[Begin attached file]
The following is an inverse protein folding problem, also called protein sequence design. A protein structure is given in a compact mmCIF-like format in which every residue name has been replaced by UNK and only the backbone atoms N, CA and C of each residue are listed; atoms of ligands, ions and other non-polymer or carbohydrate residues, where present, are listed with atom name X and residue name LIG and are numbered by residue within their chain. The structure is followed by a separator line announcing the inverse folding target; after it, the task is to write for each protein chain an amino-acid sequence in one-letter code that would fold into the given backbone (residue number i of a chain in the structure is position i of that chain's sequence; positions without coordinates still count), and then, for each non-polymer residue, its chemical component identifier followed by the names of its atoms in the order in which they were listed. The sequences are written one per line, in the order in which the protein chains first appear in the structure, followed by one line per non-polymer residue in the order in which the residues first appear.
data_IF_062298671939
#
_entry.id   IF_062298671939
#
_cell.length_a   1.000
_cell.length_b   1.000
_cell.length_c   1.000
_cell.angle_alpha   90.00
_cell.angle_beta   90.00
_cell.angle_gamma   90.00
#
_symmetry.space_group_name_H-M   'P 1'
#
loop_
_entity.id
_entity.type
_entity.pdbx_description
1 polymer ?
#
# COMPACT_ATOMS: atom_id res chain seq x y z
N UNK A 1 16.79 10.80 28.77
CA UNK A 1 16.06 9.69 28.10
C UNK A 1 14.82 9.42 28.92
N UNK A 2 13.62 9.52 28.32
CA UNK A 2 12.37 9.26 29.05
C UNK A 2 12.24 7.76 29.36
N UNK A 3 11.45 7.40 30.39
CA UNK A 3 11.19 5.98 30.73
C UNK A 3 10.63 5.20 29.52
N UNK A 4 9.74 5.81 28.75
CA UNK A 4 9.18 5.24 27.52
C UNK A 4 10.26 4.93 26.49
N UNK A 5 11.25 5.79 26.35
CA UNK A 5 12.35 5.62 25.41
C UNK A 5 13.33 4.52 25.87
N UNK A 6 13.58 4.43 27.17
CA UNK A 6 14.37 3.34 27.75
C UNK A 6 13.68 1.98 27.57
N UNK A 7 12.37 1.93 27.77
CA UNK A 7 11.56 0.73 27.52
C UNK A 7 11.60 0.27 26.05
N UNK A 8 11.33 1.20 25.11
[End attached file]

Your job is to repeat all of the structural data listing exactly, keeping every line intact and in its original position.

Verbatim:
The following is an inverse protein folding problem, also called protein sequence design. A protein structure is given in a compact mmCIF-like format in which every residue name has been replaced by UNK and only the backbone atoms N, CA and C of each residue are listed; atoms of ligands, ions and other non-polymer or carbohydrate residues, where present, are listed with atom name X and residue name LIG and are numbered by residue within their chain. The structure is followed by a separator line announcing the inverse folding target; after it, the task is to write for each protein chain an amino-acid sequence in one-letter code that would fold into the given backbone (residue number i of a chain in the structure is position i of that chain's sequence; positions without coordinates still count), and then, for each non-polymer residue, its chemical component identifier followed by the names of its atoms in the order in which they were listed. The sequences are written one per line, in the order in which the protein chains first appear in the structure, followed by one line per non-polymer residue in the order in which the residues first appear.
data_IF_062298671939
#
_entry.id   IF_062298671939
#
_cell.length_a   1.000
_cell.length_b   1.000
_cell.length_c   1.000
_cell.angle_alpha   90.00
_cell.angle_beta   90.00
_cell.angle_gamma   90.00
#
_symmetry.space_group_name_H-M   'P 1'
#
loop_
_entity.id
_entity.type
_entity.pdbx_description
1 polymer ?
#
# COMPACT_ATOMS: atom_id res chain seq x y z
N UNK A 1 16.79 10.80 28.77
CA UNK A 1 16.06 9.69 28.10
C UNK A 1 14.82 9.42 28.92
N UNK A 2 13.62 9.52 28.32
CA UNK A 2 12.37 9.26 29.05
C UNK A 2 12.24 7.76 29.36
N UNK A 3 11.45 7.40 30.39
CA UNK A 3 11.19 5.98 30.73
C UNK A 3 10.63 5.20 29.52
N UNK A 4 9.74 5.81 28.75
CA UNK A 4 9.18 5.24 27.52
C UNK A 4 10.26 4.93 26.49
N UNK A 5 11.25 5.79 26.35
CA UNK A 5 12.35 5.62 25.41
C UNK A 5 13.33 4.52 25.87
N UNK A 6 13.58 4.43 27.17
CA UNK A 6 14.37 3.34 27.75
C UNK A 6 13.68 1.98 27.57
N UNK A 7 12.37 1.93 27.77
CA UNK A 7 11.56 0.73 27.52
C UNK A 7 11.60 0.27 26.05
N UNK A 8 11.33 1.20 25.11